9. A flexible tube according to claim 8; wherein said lubricating coating is selected from the group consisting of a polyvinylpyrrolidone-polyurethane interpolymer and polytetrafluoroethylene.
10. A flexible tube according to claim 9; wherein said lubricating coating comprises polytetrafluoroethylene.
11. A flexible tube according to claim 10; wherein said polytetrafluoroethylene comprises particles having an average particle size of 2-3 microns.
12. A flexible tube according to claim 10; wherein said polytetrafluoroethylene is applied to a thickness of up to about 10 microns.
13. A flexible tube according to claim 10; wherein said polytetrafluoroethylene is applied to said cylindrical wall while the coating material comprising the said wall is wet.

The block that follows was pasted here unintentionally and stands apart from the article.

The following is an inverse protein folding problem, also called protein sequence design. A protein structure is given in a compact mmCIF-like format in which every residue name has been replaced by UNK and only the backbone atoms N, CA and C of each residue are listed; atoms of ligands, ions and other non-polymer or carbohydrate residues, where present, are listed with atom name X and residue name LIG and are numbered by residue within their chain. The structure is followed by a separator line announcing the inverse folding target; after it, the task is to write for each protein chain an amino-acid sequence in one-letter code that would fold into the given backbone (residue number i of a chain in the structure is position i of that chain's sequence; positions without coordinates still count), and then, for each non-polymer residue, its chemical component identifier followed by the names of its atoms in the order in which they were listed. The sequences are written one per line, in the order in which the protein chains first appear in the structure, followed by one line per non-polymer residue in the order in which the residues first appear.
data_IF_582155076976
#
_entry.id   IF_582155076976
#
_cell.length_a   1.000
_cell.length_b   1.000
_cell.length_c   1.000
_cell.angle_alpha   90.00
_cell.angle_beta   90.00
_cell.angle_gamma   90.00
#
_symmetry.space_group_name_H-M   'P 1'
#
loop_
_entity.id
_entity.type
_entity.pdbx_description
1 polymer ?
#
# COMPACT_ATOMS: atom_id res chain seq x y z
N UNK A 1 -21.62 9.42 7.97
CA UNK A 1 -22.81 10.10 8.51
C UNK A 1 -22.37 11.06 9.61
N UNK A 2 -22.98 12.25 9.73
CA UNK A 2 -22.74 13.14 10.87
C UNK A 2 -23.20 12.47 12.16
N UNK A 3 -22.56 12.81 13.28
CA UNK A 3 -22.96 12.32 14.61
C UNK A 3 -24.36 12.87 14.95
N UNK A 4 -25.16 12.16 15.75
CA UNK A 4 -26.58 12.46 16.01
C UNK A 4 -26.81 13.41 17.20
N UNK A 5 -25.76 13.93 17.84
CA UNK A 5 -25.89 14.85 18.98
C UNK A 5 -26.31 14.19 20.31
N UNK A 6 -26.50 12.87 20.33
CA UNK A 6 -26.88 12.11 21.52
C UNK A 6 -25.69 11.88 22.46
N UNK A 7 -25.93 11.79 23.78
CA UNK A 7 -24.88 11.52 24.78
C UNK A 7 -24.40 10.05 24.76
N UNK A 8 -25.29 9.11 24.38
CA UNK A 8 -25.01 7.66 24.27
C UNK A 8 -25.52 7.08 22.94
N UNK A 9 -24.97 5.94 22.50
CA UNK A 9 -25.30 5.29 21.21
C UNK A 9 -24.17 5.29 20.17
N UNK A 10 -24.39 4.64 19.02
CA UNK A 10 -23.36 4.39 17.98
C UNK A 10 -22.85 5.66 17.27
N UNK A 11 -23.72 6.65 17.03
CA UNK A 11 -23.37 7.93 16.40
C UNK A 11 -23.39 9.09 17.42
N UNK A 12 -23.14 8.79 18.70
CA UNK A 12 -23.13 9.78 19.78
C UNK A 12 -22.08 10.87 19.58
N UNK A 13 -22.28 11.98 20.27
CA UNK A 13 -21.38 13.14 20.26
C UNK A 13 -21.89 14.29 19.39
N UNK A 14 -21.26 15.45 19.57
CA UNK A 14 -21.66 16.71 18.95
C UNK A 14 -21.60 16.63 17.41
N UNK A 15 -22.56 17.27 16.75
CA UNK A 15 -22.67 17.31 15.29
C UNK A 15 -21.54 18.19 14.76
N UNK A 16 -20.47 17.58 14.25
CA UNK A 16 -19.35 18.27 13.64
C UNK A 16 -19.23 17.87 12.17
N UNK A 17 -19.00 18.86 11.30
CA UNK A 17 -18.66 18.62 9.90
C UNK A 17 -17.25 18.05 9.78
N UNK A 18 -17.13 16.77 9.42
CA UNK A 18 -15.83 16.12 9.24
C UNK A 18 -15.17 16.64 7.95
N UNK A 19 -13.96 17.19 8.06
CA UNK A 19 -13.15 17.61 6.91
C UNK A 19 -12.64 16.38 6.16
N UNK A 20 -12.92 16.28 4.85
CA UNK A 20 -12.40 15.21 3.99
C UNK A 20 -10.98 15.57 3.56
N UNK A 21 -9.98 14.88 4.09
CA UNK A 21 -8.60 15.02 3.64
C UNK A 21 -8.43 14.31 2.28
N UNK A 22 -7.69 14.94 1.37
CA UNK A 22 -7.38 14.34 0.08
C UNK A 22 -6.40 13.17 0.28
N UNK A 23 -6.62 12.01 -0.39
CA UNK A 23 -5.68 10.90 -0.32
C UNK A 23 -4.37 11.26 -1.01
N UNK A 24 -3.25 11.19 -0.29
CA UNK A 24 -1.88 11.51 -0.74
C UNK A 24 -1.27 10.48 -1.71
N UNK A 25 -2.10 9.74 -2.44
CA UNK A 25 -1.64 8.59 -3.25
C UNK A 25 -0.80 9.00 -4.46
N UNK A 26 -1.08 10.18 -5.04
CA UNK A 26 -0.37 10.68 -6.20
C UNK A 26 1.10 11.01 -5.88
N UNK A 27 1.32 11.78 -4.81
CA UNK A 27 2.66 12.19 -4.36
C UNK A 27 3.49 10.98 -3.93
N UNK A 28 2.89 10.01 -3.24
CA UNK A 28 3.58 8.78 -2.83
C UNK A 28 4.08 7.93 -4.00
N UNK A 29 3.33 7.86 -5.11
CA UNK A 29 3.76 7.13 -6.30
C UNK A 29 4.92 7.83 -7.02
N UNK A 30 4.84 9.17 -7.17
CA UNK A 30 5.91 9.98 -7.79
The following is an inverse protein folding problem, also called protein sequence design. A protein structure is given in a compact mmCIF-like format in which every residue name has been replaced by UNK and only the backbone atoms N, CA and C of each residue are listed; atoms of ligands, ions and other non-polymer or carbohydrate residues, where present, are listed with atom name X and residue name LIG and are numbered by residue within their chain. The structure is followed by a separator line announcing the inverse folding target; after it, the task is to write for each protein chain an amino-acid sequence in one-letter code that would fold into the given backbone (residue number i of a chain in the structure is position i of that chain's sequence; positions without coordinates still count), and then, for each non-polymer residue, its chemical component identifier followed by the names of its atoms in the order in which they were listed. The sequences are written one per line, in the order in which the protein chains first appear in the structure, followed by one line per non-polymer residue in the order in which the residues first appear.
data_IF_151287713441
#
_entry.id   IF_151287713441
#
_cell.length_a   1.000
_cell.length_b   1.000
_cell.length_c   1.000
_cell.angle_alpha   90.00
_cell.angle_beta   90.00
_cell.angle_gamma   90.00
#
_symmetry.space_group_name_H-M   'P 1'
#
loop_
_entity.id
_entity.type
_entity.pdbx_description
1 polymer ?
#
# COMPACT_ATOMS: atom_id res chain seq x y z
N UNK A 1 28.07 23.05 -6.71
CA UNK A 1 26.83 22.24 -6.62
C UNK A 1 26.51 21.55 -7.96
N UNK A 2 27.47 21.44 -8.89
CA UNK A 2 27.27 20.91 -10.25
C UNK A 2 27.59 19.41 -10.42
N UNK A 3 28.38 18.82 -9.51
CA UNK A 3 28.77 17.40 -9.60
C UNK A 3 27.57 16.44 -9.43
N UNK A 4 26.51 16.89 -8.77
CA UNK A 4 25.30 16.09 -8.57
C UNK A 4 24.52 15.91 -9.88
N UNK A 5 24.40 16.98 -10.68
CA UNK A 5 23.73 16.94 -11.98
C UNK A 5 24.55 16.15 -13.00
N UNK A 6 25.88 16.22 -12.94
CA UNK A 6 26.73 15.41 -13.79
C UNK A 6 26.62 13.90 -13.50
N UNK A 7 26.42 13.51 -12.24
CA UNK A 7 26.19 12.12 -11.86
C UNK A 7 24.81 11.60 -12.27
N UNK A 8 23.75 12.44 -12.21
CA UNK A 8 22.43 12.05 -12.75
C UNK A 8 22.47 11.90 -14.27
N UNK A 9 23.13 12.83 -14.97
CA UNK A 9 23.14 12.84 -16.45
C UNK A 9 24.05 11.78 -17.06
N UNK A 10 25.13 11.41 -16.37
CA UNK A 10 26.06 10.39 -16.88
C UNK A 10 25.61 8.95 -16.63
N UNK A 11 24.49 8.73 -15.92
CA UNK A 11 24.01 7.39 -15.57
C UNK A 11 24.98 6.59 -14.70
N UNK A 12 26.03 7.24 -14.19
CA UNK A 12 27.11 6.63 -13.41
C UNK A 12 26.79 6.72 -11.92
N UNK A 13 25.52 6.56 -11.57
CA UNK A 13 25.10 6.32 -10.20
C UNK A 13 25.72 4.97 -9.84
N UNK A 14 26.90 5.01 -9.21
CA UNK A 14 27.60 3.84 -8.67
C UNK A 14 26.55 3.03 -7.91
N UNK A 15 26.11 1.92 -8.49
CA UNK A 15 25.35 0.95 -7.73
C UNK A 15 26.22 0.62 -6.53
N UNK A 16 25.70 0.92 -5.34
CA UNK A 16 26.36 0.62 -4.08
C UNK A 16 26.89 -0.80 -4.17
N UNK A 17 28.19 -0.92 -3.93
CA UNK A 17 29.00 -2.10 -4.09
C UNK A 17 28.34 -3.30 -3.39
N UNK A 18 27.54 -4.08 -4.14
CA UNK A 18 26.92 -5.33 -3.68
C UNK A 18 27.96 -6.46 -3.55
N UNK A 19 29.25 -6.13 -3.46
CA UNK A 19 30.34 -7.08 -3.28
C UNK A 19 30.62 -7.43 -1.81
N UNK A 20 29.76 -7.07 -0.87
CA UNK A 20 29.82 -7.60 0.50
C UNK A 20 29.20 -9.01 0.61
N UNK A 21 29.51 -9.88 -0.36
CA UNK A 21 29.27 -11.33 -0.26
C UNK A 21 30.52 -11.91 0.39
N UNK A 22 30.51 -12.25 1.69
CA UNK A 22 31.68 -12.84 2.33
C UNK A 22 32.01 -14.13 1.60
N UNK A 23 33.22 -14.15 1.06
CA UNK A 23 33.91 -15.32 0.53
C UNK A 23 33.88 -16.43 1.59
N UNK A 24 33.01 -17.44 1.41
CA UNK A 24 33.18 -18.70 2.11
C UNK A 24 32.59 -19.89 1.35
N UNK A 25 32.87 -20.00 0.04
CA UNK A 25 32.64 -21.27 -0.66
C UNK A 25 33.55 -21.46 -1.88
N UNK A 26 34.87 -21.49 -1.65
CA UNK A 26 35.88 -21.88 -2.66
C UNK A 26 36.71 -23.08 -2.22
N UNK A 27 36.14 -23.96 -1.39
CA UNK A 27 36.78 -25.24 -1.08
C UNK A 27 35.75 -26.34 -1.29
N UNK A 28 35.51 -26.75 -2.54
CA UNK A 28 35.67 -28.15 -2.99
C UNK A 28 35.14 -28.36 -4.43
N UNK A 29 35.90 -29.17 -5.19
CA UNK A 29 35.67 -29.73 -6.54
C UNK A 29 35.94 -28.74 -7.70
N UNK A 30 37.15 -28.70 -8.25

14. A flexible tube according to claim 8; wherein said lubricating coating is also a thrombroresistant coating.
15. A flexible tube according to claim 14; wherein said thromboresistant coating is a polyvinylpyrrolidone-polyurethane interpolymer.
16. A flexible tube according to claim 1; wherein each coil of said coiled spring has a rectangular shape in cross-section.
17. A flexible tube according to claim 16; wherein said rectangular shape of each coil has a first dimension in the lengthwise direction of said tube and a second dimension in the radial direction of said tube which is smaller than said first dimension.
18. A flexible tube according to claim 17; wherein said first dimension is up to about ten times larger than said second dimension.
19. A flexible tube according to claim 1; wherein each coil of said coiled spring has a circular shape in cross-section.
20. An introducer sheath comprising:
connector means having opposite ends, one of said ends defining a first inlet and the other end defining an outlet, an opening extending end to end therethrough to fluidly connect said first inlet and said outlet, and a second inlet in fluid communication with said opening;